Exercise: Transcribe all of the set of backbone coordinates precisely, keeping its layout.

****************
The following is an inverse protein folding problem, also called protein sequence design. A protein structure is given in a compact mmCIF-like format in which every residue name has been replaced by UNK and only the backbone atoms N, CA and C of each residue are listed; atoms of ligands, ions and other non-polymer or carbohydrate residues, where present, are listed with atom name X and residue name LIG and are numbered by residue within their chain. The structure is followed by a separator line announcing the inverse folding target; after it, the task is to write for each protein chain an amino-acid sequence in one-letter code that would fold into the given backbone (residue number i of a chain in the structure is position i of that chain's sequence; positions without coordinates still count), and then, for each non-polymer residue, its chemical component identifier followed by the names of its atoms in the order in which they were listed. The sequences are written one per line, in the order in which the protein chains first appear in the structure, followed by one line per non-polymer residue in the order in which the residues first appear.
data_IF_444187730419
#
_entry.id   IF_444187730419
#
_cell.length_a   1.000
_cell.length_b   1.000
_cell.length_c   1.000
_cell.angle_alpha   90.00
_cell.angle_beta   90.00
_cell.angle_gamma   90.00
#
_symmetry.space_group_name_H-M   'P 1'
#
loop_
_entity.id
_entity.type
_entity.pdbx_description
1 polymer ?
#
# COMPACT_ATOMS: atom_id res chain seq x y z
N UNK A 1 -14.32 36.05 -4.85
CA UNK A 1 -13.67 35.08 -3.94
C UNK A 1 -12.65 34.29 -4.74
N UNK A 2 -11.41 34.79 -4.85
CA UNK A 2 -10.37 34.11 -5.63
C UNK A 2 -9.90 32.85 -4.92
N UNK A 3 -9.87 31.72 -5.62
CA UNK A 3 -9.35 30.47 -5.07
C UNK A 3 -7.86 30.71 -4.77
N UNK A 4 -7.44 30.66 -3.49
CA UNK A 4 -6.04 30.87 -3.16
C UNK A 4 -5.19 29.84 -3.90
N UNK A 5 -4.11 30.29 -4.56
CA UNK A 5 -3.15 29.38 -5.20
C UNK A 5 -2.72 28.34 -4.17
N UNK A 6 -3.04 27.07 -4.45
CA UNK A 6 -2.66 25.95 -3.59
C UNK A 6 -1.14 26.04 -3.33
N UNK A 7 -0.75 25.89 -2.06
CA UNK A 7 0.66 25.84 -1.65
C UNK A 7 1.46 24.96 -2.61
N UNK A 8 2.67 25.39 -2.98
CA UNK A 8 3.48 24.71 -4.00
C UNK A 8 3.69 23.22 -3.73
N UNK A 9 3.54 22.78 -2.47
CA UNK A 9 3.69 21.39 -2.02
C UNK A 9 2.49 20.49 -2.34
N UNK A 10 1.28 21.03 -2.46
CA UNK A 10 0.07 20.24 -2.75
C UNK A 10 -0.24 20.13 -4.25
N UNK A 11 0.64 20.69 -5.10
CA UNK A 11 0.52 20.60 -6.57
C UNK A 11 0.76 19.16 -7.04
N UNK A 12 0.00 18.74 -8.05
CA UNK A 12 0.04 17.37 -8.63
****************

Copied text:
The following is an inverse protein folding problem, also called protein sequence design. A protein structure is given in a compact mmCIF-like format in which every residue name has been replaced by UNK and only the backbone atoms N, CA and C of each residue are listed; atoms of ligands, ions and other non-polymer or carbohydrate residues, where present, are listed with atom name X and residue name LIG and are numbered by residue within their chain. The structure is followed by a separator line announcing the inverse folding target; after it, the task is to write for each protein chain an amino-acid sequence in one-letter code that would fold into the given backbone (residue number i of a chain in the structure is position i of that chain's sequence; positions without coordinates still count), and then, for each non-polymer residue, its chemical component identifier followed by the names of its atoms in the order in which they were listed. The sequences are written one per line, in the order in which the protein chains first appear in the structure, followed by one line per non-polymer residue in the order in which the residues first appear.
data_IF_444187730419
#
_entry.id   IF_444187730419
#
_cell.length_a   1.000
_cell.length_b   1.000
_cell.length_c   1.000
_cell.angle_alpha   90.00
_cell.angle_beta   90.00
_cell.angle_gamma   90.00
#
_symmetry.space_group_name_H-M   'P 1'
#
loop_
_entity.id
_entity.type
_entity.pdbx_description
1 polymer ?
#
# COMPACT_ATOMS: atom_id res chain seq x y z
N UNK A 1 -14.32 36.05 -4.85
CA UNK A 1 -13.67 35.08 -3.94
C UNK A 1 -12.65 34.29 -4.74
N UNK A 2 -11.41 34.79 -4.85
CA UNK A 2 -10.37 34.11 -5.63
C UNK A 2 -9.90 32.85 -4.92
N UNK A 3 -9.87 31.72 -5.62
CA UNK A 3 -9.35 30.47 -5.07
C UNK A 3 -7.86 30.71 -4.77
N UNK A 4 -7.44 30.66 -3.49
CA UNK A 4 -6.04 30.87 -3.16
C UNK A 4 -5.19 29.84 -3.90
N UNK A 5 -4.11 30.29 -4.56
CA UNK A 5 -3.15 29.38 -5.20
C UNK A 5 -2.72 28.34 -4.17
N UNK A 6 -3.04 27.07 -4.45
CA UNK A 6 -2.66 25.95 -3.59
C UNK A 6 -1.14 26.04 -3.33
N UNK A 7 -0.75 25.89 -2.06
CA UNK A 7 0.66 25.84 -1.65
C UNK A 7 1.46 24.96 -2.61
N UNK A 8 2.67 25.39 -2.98
CA UNK A 8 3.48 24.71 -4.00
C UNK A 8 3.69 23.22 -3.73
N UNK A 9 3.54 22.78 -2.47
CA UNK A 9 3.69 21.39 -2.02
C UNK A 9 2.49 20.49 -2.34
N UNK A 10 1.28 21.03 -2.46
CA UNK A 10 0.07 20.24 -2.75
C UNK A 10 -0.24 20.13 -4.25
N UNK A 11 0.64 20.69 -5.10
CA UNK A 11 0.52 20.60 -6.57
C UNK A 11 0.76 19.16 -7.04
N UNK A 12 0.00 18.74 -8.05
CA UNK A 12 0.04 17.37 -8.63